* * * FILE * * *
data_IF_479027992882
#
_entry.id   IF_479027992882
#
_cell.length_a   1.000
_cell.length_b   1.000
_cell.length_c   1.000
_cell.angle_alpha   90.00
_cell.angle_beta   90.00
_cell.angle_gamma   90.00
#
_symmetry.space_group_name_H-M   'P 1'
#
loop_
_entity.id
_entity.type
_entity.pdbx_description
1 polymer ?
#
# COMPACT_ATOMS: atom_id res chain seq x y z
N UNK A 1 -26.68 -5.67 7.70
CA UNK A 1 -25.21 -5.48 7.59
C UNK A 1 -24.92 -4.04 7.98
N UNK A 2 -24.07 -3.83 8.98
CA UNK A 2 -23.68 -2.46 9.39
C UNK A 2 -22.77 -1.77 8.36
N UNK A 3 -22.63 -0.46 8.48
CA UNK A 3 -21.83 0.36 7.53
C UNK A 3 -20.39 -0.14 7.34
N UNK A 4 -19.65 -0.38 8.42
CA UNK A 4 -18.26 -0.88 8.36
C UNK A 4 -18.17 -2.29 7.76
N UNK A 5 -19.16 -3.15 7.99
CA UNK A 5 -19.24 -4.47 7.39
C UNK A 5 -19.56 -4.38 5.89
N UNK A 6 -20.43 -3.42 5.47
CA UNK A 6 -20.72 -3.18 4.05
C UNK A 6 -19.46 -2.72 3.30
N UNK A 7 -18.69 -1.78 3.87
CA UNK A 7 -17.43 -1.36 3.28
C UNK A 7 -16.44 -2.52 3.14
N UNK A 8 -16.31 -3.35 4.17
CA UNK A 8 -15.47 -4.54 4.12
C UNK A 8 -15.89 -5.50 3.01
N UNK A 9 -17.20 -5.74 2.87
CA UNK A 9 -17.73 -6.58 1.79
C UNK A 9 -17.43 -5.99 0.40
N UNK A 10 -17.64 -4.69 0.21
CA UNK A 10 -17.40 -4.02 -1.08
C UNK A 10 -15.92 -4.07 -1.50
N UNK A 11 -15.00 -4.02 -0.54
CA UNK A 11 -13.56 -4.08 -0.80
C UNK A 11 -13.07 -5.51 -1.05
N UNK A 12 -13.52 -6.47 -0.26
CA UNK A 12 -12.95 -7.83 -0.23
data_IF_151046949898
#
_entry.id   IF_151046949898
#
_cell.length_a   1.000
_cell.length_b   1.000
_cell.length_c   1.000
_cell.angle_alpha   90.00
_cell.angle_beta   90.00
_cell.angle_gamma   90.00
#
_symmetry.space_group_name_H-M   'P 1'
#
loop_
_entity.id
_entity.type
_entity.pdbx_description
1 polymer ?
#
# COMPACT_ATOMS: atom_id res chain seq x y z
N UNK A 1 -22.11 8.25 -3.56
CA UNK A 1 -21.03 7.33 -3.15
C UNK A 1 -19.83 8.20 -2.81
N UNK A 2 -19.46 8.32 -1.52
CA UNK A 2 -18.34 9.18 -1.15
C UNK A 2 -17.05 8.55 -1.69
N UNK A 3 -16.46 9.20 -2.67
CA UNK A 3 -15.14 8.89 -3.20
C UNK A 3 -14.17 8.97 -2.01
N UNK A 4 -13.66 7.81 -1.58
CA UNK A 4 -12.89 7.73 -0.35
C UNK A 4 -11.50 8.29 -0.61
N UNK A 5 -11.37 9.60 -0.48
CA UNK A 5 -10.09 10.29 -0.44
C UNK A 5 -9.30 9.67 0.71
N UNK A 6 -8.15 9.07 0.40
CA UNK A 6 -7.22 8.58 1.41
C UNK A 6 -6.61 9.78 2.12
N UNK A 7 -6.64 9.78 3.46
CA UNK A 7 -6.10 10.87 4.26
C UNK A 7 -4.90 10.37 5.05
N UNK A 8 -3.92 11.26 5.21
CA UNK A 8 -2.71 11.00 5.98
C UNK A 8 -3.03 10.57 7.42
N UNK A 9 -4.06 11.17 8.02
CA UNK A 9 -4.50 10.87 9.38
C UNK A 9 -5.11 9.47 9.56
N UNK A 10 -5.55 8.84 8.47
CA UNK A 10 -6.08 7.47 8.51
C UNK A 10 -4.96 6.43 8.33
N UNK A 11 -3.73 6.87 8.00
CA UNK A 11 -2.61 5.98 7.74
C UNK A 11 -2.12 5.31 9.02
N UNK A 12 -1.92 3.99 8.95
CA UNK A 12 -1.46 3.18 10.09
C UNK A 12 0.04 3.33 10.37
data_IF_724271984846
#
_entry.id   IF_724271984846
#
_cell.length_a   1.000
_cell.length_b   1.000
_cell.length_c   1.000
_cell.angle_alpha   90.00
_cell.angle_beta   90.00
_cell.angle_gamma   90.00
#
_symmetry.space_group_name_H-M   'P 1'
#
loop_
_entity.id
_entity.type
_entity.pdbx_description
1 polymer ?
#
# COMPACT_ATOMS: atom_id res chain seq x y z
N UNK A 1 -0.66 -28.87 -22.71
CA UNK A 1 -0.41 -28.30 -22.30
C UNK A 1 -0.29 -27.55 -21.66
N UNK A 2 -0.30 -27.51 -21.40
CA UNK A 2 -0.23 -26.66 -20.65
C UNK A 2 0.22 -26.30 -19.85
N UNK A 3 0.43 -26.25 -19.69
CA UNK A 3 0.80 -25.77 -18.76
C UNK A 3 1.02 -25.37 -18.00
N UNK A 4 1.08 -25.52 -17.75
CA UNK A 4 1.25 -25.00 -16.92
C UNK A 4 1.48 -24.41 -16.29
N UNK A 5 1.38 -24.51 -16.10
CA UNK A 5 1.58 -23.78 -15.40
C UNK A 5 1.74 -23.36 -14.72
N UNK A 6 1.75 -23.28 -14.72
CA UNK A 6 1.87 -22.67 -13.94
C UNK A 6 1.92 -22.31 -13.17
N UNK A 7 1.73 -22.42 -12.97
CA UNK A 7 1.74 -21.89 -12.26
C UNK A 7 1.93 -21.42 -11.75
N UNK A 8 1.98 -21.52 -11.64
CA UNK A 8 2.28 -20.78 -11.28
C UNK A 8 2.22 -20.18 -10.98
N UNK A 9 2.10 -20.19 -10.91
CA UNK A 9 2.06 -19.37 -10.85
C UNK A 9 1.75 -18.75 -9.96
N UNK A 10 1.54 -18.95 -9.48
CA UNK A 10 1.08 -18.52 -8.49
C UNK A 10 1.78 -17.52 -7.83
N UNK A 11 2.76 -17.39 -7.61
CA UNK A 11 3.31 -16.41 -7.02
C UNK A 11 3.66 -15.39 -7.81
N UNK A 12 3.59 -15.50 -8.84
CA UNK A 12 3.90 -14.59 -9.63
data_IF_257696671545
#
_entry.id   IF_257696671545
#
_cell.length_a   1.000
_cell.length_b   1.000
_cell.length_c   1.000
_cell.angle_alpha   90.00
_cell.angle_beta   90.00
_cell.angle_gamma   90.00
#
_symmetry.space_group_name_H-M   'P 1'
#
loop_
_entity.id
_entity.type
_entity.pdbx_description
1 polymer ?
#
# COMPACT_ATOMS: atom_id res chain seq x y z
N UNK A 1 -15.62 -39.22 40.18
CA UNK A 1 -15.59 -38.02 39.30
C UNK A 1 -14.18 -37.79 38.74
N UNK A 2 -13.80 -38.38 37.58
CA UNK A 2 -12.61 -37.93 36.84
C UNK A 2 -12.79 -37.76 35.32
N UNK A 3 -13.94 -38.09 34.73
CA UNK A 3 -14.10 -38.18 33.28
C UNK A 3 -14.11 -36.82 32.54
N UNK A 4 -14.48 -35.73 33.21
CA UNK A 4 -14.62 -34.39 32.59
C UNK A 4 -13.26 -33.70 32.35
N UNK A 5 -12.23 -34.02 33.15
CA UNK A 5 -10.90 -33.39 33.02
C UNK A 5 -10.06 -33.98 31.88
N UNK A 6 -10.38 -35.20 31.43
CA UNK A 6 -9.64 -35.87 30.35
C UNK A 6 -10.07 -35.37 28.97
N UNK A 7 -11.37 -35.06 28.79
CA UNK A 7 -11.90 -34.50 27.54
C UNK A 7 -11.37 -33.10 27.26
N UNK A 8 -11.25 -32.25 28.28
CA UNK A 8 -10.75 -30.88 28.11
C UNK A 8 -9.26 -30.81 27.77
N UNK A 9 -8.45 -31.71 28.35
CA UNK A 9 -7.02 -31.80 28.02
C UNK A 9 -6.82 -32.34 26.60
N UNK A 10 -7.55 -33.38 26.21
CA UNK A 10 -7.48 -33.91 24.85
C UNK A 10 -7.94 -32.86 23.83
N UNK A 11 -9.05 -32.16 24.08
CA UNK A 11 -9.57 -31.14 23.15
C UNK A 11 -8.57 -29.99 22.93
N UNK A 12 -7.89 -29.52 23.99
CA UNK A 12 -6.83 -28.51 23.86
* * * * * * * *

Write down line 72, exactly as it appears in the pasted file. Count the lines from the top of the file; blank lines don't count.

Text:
_entity.pdbx_description